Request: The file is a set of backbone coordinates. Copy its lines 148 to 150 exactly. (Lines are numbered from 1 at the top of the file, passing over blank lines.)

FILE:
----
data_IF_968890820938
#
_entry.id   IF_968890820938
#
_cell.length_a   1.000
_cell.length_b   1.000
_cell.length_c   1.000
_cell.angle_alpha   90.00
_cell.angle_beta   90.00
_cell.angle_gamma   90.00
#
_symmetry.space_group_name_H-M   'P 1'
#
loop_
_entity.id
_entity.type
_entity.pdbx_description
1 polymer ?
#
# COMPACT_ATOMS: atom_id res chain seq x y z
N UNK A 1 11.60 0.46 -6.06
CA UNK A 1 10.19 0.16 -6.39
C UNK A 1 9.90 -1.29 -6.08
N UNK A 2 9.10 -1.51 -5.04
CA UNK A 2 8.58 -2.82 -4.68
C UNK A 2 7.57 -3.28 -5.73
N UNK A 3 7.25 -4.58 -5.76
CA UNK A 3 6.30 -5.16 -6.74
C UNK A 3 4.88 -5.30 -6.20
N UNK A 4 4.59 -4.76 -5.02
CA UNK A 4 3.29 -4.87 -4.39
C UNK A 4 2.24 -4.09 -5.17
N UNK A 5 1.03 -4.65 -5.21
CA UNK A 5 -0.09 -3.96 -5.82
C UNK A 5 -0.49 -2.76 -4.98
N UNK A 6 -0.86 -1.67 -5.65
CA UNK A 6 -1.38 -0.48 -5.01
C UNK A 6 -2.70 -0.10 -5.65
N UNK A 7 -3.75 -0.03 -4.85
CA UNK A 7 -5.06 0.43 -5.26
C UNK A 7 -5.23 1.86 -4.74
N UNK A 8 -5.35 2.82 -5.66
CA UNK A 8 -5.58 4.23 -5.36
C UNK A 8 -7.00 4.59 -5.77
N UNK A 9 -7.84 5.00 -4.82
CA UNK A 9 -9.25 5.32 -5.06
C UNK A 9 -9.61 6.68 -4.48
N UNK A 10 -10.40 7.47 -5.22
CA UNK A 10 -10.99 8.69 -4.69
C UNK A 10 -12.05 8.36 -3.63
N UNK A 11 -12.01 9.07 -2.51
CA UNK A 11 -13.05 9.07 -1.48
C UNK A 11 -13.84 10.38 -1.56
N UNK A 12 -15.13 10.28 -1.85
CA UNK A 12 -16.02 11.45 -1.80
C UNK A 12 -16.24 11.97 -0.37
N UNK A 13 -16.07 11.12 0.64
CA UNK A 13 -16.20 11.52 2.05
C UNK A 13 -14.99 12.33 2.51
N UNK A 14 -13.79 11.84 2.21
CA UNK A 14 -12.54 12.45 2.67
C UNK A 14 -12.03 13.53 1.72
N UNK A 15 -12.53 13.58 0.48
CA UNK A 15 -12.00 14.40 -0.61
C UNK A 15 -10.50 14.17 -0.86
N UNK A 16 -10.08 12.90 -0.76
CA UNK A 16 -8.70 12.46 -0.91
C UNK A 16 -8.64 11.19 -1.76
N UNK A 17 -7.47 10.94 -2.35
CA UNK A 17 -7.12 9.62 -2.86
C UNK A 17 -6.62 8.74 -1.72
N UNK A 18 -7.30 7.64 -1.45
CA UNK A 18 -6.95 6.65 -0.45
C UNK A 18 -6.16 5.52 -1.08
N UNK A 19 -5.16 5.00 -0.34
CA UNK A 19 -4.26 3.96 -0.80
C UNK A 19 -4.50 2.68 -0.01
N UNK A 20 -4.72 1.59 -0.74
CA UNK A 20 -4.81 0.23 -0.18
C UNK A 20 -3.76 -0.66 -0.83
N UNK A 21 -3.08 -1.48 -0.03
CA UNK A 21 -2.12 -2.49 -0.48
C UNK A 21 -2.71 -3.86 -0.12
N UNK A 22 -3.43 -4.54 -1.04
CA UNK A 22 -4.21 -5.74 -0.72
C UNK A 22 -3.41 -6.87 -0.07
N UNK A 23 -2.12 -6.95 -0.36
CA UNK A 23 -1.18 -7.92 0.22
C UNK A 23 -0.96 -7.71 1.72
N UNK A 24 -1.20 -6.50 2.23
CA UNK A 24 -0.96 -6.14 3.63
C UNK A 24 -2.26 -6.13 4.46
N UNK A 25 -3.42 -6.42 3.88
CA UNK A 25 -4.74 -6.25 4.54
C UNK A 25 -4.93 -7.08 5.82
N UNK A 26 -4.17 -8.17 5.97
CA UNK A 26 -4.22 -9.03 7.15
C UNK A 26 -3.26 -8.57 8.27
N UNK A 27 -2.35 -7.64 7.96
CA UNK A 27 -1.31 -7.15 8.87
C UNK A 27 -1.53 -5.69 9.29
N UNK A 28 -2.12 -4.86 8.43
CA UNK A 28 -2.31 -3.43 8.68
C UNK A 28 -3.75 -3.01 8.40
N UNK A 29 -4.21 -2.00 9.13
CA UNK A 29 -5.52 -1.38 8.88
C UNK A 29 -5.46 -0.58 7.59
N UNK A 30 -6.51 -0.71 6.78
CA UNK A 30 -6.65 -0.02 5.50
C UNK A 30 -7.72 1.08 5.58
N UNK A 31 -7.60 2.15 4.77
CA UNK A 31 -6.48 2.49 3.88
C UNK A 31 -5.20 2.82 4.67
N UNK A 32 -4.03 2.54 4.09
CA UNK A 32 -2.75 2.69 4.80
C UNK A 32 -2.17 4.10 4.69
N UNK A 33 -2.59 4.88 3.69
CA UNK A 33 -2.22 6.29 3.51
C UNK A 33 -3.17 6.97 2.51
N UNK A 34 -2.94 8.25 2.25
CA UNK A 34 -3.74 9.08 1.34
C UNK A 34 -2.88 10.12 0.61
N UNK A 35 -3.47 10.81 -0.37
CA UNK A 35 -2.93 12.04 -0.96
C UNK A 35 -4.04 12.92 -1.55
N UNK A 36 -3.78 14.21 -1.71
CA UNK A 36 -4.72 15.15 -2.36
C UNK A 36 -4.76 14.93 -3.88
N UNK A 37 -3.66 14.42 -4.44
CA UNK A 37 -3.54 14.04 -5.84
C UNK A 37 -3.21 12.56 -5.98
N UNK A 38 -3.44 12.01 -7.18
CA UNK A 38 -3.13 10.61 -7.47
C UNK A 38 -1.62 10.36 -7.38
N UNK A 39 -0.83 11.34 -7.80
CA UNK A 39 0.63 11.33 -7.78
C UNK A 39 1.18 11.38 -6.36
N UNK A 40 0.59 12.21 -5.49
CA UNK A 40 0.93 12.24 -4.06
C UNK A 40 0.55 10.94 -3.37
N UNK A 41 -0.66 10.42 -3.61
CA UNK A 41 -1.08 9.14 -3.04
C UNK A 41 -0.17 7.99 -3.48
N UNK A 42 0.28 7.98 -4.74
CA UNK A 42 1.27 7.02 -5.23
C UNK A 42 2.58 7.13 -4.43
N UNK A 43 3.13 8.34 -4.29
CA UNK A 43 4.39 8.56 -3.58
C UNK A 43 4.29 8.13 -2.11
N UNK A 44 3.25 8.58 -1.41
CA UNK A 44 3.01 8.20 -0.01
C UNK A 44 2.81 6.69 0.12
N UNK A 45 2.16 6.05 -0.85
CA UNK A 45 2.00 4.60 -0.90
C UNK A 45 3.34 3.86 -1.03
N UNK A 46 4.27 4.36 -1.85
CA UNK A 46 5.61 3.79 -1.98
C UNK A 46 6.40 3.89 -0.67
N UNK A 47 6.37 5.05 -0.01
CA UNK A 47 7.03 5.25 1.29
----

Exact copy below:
CA UNK A 43 4.39 8.56 -3.58
C UNK A 43 4.29 8.13 -2.11
N UNK A 44 3.25 8.58 -1.41